Prisoner May Seek For “Specific Purpose,” Such As Infertility Treatment, But Has No Fundamental Right To A Conjugal Relationship As A Course: Madras High Court

In a pertinent judgment, the Madras High Court has examined the scope of treating conjugal rights of a convict/ prisoner as a fundamental right, and in case there is such a right, whether it would be unconditional or subject to other restrictions. The matter was between Meharaj v. The State Rep By Its Secretary & Ors. (H.C.P. (MD) No.365 of 2018) and was presided over by Hon’ble Acting Chief Justice Munishwar Nath Bhandari, Justice P.D. Audikesavalu and Justice Pushpa Sathyanarayana.


The petitioner wife and the detenue husband, who is serving a life sentence, did not have any children out of their marriage. A second writ petition was filed by the wife seeking a grant of six weeks’ leave for engaging in conjugal relations while receiving infertility treatment, even though the former was given ordinary leave of two weeks by the Division Bench for availing of infertility treatment.


  1. i) whether the denial of conjugal rights to a convicted prisoner would be violative of Article 21 and, 
  2. ii) whether the state can be directed to consider the request made by the convict for emergency leave or ordinary leave for the said purpose.


The larger bench of Madras High Court observed that infertility treatment fits inside the concept of “exceptional reasons” as envisioned in the Act, and that detainees and convicts may claim this privilege on the basis of a “extraordinary reason” According to the bench, the petitioner’s request for infertility treatment while the offender and his or her spouse are childless constitutes a “exceptional cause” under Rule 20 (vii) of the 1982 Rules. The court did clarify, however, that the couple’s request for a leave of absence for infertility treatment would not have qualified as a “exceptional cause” if they already had a child together. The court further stated that the same “exceptional cause” cannot be used again by a criminal or prisoner to request leave.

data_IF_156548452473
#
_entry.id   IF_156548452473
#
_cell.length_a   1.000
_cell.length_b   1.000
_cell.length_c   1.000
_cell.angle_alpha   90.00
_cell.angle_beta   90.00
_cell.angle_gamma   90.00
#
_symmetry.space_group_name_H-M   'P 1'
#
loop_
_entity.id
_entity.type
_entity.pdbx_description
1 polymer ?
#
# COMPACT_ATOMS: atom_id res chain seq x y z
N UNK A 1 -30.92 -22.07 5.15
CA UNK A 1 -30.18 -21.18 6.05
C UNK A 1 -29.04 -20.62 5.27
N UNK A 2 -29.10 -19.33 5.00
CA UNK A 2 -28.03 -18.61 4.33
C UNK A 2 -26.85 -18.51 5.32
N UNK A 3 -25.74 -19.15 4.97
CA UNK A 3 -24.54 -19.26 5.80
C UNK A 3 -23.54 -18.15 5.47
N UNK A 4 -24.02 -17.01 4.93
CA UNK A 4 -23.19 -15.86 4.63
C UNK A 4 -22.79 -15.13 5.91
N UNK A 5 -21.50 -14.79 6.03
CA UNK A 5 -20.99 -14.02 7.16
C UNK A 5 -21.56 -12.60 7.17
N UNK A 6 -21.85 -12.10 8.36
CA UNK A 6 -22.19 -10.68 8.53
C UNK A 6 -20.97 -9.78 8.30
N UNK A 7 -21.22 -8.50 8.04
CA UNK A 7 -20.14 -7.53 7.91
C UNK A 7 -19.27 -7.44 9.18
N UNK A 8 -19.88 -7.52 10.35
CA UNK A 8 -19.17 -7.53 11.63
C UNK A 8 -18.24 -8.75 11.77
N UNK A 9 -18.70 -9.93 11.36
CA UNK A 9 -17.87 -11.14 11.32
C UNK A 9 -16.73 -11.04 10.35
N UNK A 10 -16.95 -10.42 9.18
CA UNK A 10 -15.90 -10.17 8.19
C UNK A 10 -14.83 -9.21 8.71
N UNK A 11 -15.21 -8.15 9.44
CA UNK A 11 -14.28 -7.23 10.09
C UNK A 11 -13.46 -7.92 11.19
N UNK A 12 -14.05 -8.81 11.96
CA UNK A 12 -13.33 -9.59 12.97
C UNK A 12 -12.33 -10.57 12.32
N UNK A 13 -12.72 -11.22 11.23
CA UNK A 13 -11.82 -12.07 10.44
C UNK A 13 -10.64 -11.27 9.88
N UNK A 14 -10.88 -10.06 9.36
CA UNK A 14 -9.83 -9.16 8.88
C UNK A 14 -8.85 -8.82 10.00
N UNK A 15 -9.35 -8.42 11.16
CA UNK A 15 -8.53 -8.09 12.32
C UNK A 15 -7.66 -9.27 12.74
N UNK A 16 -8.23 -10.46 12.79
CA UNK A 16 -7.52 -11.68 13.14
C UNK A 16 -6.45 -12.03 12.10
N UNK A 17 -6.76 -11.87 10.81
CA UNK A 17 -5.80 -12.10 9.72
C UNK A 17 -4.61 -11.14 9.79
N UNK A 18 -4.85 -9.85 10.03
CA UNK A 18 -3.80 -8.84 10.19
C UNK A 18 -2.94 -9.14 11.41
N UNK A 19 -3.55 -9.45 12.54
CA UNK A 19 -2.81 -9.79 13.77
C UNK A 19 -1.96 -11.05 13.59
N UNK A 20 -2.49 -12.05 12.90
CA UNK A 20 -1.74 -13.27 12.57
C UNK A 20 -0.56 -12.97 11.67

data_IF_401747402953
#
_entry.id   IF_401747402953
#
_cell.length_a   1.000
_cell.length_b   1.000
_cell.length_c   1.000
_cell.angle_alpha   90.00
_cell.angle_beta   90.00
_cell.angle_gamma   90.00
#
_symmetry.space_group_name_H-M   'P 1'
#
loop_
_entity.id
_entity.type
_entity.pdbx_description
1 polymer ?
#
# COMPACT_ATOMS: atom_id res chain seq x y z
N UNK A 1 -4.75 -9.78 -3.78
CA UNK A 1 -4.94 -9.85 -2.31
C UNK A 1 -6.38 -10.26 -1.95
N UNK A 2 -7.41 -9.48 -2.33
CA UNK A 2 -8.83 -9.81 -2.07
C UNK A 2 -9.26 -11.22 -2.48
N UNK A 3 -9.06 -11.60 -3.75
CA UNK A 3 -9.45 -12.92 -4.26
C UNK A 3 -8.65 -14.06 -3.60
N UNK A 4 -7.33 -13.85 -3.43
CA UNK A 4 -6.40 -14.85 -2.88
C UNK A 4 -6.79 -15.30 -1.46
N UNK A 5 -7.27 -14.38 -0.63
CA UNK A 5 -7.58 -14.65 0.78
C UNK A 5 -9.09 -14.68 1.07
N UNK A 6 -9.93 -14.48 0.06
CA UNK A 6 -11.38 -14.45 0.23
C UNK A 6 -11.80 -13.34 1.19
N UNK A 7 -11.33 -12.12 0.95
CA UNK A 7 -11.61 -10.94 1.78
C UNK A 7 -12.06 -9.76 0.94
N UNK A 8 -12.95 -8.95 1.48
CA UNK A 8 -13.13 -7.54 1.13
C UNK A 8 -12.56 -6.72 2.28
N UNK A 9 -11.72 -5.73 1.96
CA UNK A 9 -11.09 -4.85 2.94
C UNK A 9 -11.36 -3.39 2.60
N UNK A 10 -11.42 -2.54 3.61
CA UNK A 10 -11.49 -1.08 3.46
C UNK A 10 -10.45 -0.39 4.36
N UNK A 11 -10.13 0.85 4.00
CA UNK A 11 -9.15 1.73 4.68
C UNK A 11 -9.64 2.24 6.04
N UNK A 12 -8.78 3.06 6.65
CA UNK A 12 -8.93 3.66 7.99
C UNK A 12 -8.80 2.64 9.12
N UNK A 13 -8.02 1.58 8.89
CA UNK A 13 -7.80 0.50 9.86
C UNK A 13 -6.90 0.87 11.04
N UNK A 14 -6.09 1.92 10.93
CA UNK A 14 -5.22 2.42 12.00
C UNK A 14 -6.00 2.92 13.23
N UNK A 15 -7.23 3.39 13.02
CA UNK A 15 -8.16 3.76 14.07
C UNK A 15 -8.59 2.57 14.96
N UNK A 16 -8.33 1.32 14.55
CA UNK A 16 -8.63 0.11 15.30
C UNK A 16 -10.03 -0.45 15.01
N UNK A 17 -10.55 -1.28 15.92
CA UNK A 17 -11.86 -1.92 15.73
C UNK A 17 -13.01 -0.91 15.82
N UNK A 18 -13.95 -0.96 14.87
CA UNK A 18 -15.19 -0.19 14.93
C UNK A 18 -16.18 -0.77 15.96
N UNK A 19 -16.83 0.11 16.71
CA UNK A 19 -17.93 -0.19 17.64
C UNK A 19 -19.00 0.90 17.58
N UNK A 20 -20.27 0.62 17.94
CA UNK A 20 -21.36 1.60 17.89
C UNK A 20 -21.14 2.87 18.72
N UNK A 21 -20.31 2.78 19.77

The Hon’ble court on matter pertaining to violation of Fundamental Right under Article 21 observed that 

“The denial of conjugal relationship of the convict for specific purpose may amount to denial of the fundamental right guaranteed under Article 21 of the Constitution of India. The specific purpose may be infertility treatment or some similar reason, but it should not be construed to be a fundamental right for having conjugal relationship as a course. This would make a difference between the law abider and violator in regard to rights guaranteed under Article 21 of the Constitution of India.”

The court noted that in the instant matter, the petitioner’s first petition was allowed with grant of leave for two weeks for undergoing infertility treatment and immediately after availing it, the second petition was filed in continuity.

The whole bench ruled that in the absence of regulations or legislation, neither the government nor any other authority has the authority to give parole. 

The court concluded after reviewing the Yesu verdict that the conclusions in that case did not directly address the authority of authorities to grant a convict leave under the 1982 Rules by suspending their sentence for the leave time. The registrar was instructed by the bench to bring the case before the roster bench for decision after responding to both queries in the manner described above.

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